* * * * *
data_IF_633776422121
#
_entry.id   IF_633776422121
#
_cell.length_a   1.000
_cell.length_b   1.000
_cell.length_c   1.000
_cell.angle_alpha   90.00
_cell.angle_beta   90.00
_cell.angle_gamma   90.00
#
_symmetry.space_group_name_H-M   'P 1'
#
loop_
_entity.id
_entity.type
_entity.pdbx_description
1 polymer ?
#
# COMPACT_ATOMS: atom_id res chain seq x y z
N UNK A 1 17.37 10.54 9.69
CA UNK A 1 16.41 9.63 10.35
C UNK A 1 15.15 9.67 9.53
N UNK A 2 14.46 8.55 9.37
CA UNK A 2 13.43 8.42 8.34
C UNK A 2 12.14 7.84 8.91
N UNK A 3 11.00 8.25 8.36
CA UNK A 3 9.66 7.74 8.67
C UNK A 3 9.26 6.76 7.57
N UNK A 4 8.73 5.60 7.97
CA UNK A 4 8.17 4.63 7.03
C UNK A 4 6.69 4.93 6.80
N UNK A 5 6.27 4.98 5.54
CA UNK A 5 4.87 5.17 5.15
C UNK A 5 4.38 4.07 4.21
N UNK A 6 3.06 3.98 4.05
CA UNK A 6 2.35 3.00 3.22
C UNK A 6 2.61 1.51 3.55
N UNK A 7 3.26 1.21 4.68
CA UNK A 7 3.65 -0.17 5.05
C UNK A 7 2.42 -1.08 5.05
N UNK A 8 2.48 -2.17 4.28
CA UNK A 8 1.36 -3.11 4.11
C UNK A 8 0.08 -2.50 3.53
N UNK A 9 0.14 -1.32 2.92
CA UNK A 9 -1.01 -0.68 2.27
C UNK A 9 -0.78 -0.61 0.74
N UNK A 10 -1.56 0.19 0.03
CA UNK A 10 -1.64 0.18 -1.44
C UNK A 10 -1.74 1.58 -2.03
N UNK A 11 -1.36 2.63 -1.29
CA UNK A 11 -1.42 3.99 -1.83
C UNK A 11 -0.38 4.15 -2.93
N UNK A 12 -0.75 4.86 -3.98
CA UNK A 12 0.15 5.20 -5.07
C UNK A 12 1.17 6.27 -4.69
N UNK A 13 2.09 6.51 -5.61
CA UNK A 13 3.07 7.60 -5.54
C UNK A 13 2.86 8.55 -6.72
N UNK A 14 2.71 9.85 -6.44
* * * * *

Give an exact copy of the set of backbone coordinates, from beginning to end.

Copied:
data_IF_633776422121
#
_entry.id   IF_633776422121
#
_cell.length_a   1.000
_cell.length_b   1.000
_cell.length_c   1.000
_cell.angle_alpha   90.00
_cell.angle_beta   90.00
_cell.angle_gamma   90.00
#
_symmetry.space_group_name_H-M   'P 1'
#
loop_
_entity.id
_entity.type
_entity.pdbx_description
1 polymer ?
#
# COMPACT_ATOMS: atom_id res chain seq x y z
N UNK A 1 17.37 10.54 9.69
CA UNK A 1 16.41 9.63 10.35
C UNK A 1 15.15 9.67 9.53
N UNK A 2 14.46 8.55 9.37
CA UNK A 2 13.43 8.42 8.34
C UNK A 2 12.14 7.84 8.91
N UNK A 3 11.00 8.25 8.36
CA UNK A 3 9.66 7.74 8.67
C UNK A 3 9.26 6.76 7.57
N UNK A 4 8.73 5.60 7.97
CA UNK A 4 8.17 4.63 7.03
C UNK A 4 6.69 4.93 6.80
N UNK A 5 6.27 4.98 5.54
CA UNK A 5 4.87 5.17 5.15
C UNK A 5 4.38 4.07 4.21
N UNK A 6 3.06 3.98 4.05
CA UNK A 6 2.35 3.00 3.22
C UNK A 6 2.61 1.51 3.55
N UNK A 7 3.26 1.21 4.68
CA UNK A 7 3.65 -0.17 5.05
C UNK A 7 2.42 -1.08 5.05
N UNK A 8 2.48 -2.17 4.28
CA UNK A 8 1.36 -3.11 4.11
C UNK A 8 0.08 -2.50 3.53
N UNK A 9 0.14 -1.32 2.92
CA UNK A 9 -1.01 -0.68 2.27
C UNK A 9 -0.78 -0.61 0.74
N UNK A 10 -1.56 0.19 0.03
CA UNK A 10 -1.64 0.18 -1.44
C UNK A 10 -1.74 1.58 -2.03
N UNK A 11 -1.36 2.63 -1.29
CA UNK A 11 -1.42 3.99 -1.83
C UNK A 11 -0.38 4.15 -2.93
N UNK A 12 -0.75 4.86 -3.98
CA UNK A 12 0.15 5.20 -5.07
C UNK A 12 1.17 6.27 -4.69
N UNK A 13 2.09 6.51 -5.61
CA UNK A 13 3.07 7.60 -5.54
C UNK A 13 2.86 8.55 -6.72
N UNK A 14 2.71 9.85 -6.44